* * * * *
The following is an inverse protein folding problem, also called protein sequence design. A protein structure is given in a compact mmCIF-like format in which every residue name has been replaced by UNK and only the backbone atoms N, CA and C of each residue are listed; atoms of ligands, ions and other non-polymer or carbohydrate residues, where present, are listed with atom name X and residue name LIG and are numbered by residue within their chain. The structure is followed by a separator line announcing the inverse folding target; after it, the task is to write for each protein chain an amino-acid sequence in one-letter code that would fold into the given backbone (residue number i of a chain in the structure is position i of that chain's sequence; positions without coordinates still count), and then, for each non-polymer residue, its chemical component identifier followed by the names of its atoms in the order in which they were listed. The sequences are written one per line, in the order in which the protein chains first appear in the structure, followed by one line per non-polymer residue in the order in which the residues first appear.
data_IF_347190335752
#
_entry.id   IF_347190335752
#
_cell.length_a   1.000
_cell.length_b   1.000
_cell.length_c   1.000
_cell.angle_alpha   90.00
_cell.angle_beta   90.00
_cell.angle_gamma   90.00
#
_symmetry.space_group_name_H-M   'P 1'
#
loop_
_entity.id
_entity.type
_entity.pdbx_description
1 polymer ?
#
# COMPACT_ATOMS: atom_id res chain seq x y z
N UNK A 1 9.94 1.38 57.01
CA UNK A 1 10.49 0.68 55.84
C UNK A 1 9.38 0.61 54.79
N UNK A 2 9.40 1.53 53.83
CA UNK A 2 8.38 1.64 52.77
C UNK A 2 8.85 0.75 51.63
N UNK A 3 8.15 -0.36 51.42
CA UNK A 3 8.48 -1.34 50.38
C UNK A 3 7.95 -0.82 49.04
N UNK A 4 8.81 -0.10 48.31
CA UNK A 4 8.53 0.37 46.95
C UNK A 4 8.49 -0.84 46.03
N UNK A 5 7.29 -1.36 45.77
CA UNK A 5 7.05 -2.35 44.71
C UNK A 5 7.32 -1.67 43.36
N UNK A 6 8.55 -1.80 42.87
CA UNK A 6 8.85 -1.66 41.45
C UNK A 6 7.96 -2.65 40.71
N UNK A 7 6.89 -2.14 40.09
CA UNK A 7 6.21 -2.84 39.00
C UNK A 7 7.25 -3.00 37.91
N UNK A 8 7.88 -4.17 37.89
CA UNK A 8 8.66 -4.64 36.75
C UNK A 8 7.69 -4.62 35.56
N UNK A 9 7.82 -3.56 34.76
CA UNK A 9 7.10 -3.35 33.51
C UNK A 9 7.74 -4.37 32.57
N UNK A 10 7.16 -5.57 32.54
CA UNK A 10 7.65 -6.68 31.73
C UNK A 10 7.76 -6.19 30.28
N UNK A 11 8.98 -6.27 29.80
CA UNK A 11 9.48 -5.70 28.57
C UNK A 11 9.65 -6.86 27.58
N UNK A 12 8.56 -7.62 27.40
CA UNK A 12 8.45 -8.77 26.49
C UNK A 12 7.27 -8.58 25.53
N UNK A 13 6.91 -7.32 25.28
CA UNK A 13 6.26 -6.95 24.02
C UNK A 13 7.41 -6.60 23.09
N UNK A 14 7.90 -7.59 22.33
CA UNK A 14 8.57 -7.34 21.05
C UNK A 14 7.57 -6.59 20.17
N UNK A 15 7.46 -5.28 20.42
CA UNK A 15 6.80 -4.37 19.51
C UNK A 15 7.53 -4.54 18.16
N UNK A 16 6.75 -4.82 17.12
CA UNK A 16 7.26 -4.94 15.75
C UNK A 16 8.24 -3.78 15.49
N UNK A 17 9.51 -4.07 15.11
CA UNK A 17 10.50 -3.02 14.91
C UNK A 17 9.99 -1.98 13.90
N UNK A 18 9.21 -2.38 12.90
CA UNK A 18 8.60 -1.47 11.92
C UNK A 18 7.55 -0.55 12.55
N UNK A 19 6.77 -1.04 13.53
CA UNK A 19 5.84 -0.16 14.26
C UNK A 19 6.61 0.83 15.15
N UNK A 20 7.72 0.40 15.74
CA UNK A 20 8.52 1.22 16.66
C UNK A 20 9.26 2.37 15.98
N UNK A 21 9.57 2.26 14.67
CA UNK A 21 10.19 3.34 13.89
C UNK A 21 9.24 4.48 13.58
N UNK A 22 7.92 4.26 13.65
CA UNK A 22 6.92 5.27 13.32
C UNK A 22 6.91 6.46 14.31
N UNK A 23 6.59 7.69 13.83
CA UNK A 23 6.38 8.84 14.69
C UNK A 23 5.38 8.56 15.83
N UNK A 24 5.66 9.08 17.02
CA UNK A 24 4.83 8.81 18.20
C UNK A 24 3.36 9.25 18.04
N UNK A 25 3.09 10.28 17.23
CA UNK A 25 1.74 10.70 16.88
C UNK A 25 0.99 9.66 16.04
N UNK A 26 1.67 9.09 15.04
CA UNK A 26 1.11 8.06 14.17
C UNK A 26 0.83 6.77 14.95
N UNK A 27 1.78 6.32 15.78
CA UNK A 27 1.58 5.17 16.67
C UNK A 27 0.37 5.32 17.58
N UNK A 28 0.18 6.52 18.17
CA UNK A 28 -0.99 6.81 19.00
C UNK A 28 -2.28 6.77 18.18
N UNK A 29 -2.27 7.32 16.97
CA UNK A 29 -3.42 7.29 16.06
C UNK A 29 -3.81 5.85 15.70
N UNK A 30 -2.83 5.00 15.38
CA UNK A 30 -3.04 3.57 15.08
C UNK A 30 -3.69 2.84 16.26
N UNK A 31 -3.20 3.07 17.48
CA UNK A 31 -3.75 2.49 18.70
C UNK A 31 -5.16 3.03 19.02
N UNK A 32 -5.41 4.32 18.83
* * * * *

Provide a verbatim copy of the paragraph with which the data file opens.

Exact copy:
The following is an inverse protein folding problem, also called protein sequence design. A protein structure is given in a compact mmCIF-like format in which every residue name has been replaced by UNK and only the backbone atoms N, CA and C of each residue are listed; atoms of ligands, ions and other non-polymer or carbohydrate residues, where present, are listed with atom name X and residue name LIG and are numbered by residue within their chain. The structure is followed by a separator line announcing the inverse folding target; after it, the task is to write for each protein chain an amino-acid sequence in one-letter code that would fold into the given backbone (residue number i of a chain in the structure is position i of that chain's sequence; positions without coordinates still count), and then, for each non-polymer residue, its chemical component identifier followed by the names of its atoms in the order in which they were listed. The sequences are written one per line, in the order in which the protein chains first appear in the structure, followed by one line per non-polymer residue in the order in which the residues first appear.